“The belief in man-made global warming”, observed the climate-change sceptic Christopher Booker recently “has become for many a new religion”. It is undoubtedly the case that those who believe in whatever analysis the International Panel on Climate Change (IPCC) comes up with tend to do so as though this body were infallible (despite the fact that some of its most confident pronouncements have been shown to be false, one or two ludicrously so). Mr Booker cites in support of his observation a lengthy document published by the Methodist Church, which it is proposing for discussion as official Methodist policy. They decide these things at a conference, it seems; thank the Lord (literally) that the Catholic Church has other means of deciding “official” Catholic belief.
The document is called Our Hope in God’s Future and it contains, among much else, the following: “The theological task is to reflect on modern scientific accounts of the threats presented by climate change in the context of affirming the triune God as creator and redeemer of the universe. The scientific analyses of climate change and the role of human carbon emissions are well-grounded. It is now intellectually and morally irresponsible to fail to acknowledge and address the urgent need for radical cuts in greenhouse gas …. ” “What is required of God’s people,” it says later, “is repentance.” The first step must be “confessing our complicity in the sinful structures which have caused the problem”.
Well, Cor. And excuse me, but what authority does the Methodist Conference have to pronounce that “The scientific analyses of climate change and the role of human carbon emissions are well-grounded” and that it is “irresponsible” to fail to acknowledge this? Maybe it’s true and maybe it isn’t (I’m saying nothing): but it is disputed by some that there is any consensus on the matter even among scientists; and even if there were, the history of science is the history of one collapsing consensus after another. 100 years ago, Eugenics was the great scientific “consensus” (Chesterton was the one major figure to stand against it). Following that consensus, in 1902 H G Wells wrote that the “swarms of black, and brown, and dirty-white, and yellow people, who do not come into the new needs of efficiency” would “have to go”.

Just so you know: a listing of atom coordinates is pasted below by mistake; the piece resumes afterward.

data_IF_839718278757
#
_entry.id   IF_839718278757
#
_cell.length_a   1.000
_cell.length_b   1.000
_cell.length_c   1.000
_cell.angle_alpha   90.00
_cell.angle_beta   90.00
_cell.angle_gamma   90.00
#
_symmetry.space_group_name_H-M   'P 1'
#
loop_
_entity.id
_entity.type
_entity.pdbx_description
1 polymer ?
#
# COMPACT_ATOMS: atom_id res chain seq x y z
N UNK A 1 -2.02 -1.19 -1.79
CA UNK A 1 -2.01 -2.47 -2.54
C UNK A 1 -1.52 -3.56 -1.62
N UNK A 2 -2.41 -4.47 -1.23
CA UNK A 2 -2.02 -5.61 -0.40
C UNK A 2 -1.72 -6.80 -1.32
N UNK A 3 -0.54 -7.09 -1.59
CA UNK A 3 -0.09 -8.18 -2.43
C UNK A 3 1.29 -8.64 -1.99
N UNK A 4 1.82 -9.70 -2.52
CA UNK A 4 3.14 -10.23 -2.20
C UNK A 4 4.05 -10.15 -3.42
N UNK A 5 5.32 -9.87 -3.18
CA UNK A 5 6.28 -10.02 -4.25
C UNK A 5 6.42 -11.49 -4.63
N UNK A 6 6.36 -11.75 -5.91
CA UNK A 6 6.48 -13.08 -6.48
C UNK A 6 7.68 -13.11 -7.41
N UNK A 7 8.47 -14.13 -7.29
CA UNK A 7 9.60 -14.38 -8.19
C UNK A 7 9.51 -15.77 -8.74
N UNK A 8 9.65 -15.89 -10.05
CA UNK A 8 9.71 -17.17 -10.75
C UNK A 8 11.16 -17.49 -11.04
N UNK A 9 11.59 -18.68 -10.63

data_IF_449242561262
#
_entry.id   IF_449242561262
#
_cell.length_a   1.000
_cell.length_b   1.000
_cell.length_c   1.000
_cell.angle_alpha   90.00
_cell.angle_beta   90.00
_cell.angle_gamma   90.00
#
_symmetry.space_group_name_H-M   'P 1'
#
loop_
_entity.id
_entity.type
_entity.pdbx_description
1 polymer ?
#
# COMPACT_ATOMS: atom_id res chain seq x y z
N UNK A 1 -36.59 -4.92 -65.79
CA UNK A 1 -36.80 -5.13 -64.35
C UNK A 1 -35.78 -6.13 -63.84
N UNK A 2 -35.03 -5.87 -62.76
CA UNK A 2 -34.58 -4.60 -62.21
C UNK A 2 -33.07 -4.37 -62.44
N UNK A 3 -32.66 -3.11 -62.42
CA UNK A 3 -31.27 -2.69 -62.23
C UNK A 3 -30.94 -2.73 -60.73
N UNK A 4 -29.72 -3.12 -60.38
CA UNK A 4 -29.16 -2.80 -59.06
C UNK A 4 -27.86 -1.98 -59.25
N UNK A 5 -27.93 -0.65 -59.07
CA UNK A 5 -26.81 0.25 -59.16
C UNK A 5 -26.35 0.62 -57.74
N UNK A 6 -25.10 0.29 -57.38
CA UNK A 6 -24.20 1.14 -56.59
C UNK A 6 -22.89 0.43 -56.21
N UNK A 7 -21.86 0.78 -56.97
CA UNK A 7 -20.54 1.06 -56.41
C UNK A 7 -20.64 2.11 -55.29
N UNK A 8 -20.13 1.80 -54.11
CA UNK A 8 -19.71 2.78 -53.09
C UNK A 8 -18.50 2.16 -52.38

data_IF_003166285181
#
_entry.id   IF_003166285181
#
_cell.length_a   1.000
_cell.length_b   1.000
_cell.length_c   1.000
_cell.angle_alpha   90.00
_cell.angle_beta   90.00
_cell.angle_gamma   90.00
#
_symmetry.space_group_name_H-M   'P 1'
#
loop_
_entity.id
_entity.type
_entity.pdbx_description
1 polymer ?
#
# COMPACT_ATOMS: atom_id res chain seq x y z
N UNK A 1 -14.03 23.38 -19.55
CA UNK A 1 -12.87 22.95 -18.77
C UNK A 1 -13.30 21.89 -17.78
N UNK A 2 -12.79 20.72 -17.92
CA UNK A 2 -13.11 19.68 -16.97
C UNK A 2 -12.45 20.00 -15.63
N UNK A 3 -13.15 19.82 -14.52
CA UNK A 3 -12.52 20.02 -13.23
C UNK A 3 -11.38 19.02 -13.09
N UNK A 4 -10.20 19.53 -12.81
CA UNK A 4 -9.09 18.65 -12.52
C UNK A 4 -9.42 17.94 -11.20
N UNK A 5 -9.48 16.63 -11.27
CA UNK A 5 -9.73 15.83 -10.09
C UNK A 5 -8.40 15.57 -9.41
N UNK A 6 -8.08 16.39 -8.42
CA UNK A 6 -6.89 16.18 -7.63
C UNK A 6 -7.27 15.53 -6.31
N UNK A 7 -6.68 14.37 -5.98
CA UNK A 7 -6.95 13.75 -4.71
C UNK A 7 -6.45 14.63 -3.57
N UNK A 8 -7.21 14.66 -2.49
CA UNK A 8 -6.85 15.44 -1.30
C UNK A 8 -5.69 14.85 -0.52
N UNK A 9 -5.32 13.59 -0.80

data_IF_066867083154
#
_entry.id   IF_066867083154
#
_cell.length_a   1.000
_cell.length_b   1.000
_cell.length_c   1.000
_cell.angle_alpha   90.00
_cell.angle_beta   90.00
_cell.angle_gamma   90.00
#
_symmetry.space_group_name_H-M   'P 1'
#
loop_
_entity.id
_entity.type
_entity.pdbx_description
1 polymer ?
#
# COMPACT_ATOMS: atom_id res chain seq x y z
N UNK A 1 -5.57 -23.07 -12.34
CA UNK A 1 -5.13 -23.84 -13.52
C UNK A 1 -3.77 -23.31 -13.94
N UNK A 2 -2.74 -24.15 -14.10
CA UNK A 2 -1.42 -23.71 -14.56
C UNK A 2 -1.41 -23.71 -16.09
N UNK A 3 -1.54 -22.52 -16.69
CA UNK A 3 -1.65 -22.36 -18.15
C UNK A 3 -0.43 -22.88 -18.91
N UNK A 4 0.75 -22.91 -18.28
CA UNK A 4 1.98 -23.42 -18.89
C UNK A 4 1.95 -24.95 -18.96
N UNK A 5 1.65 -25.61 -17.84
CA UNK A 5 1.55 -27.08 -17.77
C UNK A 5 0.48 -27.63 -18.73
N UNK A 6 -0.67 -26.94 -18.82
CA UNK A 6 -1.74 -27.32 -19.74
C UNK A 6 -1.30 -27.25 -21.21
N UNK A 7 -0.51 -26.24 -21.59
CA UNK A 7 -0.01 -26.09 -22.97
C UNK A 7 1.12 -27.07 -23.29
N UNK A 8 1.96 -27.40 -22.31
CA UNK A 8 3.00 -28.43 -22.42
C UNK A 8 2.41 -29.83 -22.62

So maybe the Methodists might care to reign in their self-righteous shafts against the “irresponsibility” of those who fail to acknowledge a clear link between the rise in greenhouse gases and an inevitable and dangerous rise in mean global temperatures. After all, there are not lacking those who blame global warming on a rise in population (which they sometimes amiably describe as “popullution”): maybe some of those “swarms of black, and brown, and dirty-white, and yellow people” will just “have to go” if the problem is to be solved.
Or maybe we might like to “reflect” theologically on why exactly there was no mean global warming between 1998 and 2010 at all, despite the continuing rise in man-made CO2? The difficulty in explaining this away was one of the embarrassing problems referred to in those very interesting leaked emails in East Anglia. Maybe the Methodist conference would like to make an infallible declaration about that?